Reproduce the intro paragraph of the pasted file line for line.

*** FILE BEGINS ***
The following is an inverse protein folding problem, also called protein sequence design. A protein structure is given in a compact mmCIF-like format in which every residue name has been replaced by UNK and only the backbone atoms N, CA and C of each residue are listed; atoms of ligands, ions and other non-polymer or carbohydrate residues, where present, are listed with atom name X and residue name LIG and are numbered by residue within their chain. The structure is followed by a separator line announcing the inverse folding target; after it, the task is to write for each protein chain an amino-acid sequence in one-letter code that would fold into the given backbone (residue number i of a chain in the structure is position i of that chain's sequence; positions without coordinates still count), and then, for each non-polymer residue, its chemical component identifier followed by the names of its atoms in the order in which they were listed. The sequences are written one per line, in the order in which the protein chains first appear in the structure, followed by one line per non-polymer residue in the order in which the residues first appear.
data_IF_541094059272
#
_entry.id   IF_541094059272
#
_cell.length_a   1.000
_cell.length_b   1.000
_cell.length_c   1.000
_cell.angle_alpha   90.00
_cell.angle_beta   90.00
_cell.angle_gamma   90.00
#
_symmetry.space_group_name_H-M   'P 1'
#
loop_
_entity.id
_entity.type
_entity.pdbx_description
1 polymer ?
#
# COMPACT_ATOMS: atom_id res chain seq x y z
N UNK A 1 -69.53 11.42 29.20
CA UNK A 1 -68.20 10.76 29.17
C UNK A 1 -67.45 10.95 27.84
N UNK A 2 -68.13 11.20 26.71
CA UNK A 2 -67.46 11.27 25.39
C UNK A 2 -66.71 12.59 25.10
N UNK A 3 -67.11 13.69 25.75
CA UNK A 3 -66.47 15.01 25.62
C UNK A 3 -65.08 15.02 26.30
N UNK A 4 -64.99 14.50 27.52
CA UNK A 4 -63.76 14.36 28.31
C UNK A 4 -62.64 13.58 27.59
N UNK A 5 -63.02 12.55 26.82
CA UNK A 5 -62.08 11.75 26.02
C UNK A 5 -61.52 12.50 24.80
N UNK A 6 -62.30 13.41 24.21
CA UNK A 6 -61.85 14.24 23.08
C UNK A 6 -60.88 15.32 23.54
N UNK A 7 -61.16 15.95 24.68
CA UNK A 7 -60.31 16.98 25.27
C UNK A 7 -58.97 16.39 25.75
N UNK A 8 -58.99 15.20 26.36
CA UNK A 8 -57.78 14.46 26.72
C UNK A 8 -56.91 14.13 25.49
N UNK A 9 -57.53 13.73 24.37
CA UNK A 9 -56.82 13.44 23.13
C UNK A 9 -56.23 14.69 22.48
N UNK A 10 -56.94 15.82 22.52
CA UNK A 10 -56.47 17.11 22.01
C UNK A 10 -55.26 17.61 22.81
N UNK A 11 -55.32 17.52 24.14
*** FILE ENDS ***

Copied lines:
The following is an inverse protein folding problem, also called protein sequence design. A protein structure is given in a compact mmCIF-like format in which every residue name has been replaced by UNK and only the backbone atoms N, CA and C of each residue are listed; atoms of ligands, ions and other non-polymer or carbohydrate residues, where present, are listed with atom name X and residue name LIG and are numbered by residue within their chain. The structure is followed by a separator line announcing the inverse folding target; after it, the task is to write for each protein chain an amino-acid sequence in one-letter code that would fold into the given backbone (residue number i of a chain in the structure is position i of that chain's sequence; positions without coordinates still count), and then, for each non-polymer residue, its chemical component identifier followed by the names of its atoms in the order in which they were listed. The sequences are written one per line, in the order in which the protein chains first appear in the structure, followed by one line per non-polymer residue in the order in which the residues first appear.